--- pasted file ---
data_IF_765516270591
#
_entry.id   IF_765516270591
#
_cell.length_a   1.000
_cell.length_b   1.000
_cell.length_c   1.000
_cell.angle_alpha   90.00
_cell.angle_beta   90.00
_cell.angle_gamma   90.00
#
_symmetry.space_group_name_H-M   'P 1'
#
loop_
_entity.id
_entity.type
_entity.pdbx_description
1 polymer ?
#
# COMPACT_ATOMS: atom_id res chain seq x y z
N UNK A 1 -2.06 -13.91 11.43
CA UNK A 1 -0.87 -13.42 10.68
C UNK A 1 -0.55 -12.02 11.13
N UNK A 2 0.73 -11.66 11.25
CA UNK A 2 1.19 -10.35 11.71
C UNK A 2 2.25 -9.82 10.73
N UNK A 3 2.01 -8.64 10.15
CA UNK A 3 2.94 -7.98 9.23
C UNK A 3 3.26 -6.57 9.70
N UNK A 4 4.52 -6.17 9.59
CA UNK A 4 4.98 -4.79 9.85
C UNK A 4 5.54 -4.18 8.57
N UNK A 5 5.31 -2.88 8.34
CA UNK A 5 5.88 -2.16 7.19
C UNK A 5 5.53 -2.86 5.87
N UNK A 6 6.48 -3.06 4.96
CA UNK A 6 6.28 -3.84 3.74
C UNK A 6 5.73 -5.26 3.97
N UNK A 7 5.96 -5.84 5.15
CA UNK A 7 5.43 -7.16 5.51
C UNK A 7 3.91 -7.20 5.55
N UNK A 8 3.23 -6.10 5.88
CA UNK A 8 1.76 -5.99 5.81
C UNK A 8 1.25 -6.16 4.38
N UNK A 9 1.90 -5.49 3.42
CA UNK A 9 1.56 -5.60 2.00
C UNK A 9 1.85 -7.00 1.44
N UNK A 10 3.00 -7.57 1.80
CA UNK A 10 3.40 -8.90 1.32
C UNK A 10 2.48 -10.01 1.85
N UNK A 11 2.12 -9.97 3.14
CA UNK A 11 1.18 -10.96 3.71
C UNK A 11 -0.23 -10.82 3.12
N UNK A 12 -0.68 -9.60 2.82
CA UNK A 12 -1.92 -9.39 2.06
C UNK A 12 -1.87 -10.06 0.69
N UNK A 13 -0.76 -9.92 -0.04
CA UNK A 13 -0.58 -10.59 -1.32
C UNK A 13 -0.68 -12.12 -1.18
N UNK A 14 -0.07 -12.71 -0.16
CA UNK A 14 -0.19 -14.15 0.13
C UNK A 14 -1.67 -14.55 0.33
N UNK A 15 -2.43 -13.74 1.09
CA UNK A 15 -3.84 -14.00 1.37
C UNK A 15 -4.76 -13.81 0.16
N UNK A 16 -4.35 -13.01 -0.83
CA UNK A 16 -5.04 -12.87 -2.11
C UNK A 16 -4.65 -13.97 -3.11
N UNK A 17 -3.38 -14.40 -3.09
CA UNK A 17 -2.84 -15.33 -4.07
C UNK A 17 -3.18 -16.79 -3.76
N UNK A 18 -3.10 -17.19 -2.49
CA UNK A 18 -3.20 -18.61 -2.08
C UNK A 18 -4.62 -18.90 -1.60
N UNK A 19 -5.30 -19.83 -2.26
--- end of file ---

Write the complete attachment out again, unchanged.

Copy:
data_IF_765516270591
#
_entry.id   IF_765516270591
#
_cell.length_a   1.000
_cell.length_b   1.000
_cell.length_c   1.000
_cell.angle_alpha   90.00
_cell.angle_beta   90.00
_cell.angle_gamma   90.00
#
_symmetry.space_group_name_H-M   'P 1'
#
loop_
_entity.id
_entity.type
_entity.pdbx_description
1 polymer ?
#
# COMPACT_ATOMS: atom_id res chain seq x y z
N UNK A 1 -2.06 -13.91 11.43
CA UNK A 1 -0.87 -13.42 10.68
C UNK A 1 -0.55 -12.02 11.13
N UNK A 2 0.73 -11.66 11.25
CA UNK A 2 1.19 -10.35 11.71
C UNK A 2 2.25 -9.82 10.73
N UNK A 3 2.01 -8.64 10.15
CA UNK A 3 2.94 -7.98 9.23
C UNK A 3 3.26 -6.57 9.70
N UNK A 4 4.52 -6.17 9.59
CA UNK A 4 4.98 -4.79 9.85
C UNK A 4 5.54 -4.18 8.57
N UNK A 5 5.31 -2.88 8.34
CA UNK A 5 5.88 -2.16 7.19
C UNK A 5 5.53 -2.86 5.87
N UNK A 6 6.48 -3.06 4.96
CA UNK A 6 6.28 -3.84 3.74
C UNK A 6 5.73 -5.26 3.97
N UNK A 7 5.96 -5.84 5.15
CA UNK A 7 5.43 -7.16 5.51
C UNK A 7 3.91 -7.20 5.55
N UNK A 8 3.23 -6.10 5.88
CA UNK A 8 1.76 -5.99 5.81
C UNK A 8 1.25 -6.16 4.38
N UNK A 9 1.90 -5.49 3.42
CA UNK A 9 1.56 -5.60 2.00
C UNK A 9 1.85 -7.00 1.44
N UNK A 10 3.00 -7.57 1.80
CA UNK A 10 3.40 -8.90 1.32
C UNK A 10 2.48 -10.01 1.85
N UNK A 11 2.12 -9.97 3.14
CA UNK A 11 1.18 -10.96 3.71
C UNK A 11 -0.23 -10.82 3.12
N UNK A 12 -0.68 -9.60 2.82
CA UNK A 12 -1.92 -9.39 2.06
C UNK A 12 -1.87 -10.06 0.69
N UNK A 13 -0.76 -9.92 -0.04
CA UNK A 13 -0.58 -10.59 -1.32
C UNK A 13 -0.68 -12.12 -1.18
N UNK A 14 -0.07 -12.71 -0.16
CA UNK A 14 -0.19 -14.15 0.13
C UNK A 14 -1.67 -14.55 0.33
N UNK A 15 -2.43 -13.74 1.09
CA UNK A 15 -3.84 -14.00 1.37
C UNK A 15 -4.76 -13.81 0.16
N UNK A 16 -4.35 -13.01 -0.83
CA UNK A 16 -5.04 -12.87 -2.11
C UNK A 16 -4.65 -13.97 -3.11
N UNK A 17 -3.38 -14.40 -3.09
CA UNK A 17 -2.84 -15.33 -4.07
C UNK A 17 -3.18 -16.79 -3.76
N UNK A 18 -3.10 -17.19 -2.49
CA UNK A 18 -3.20 -18.61 -2.08
C UNK A 18 -4.62 -18.90 -1.60
N UNK A 19 -5.30 -19.83 -2.26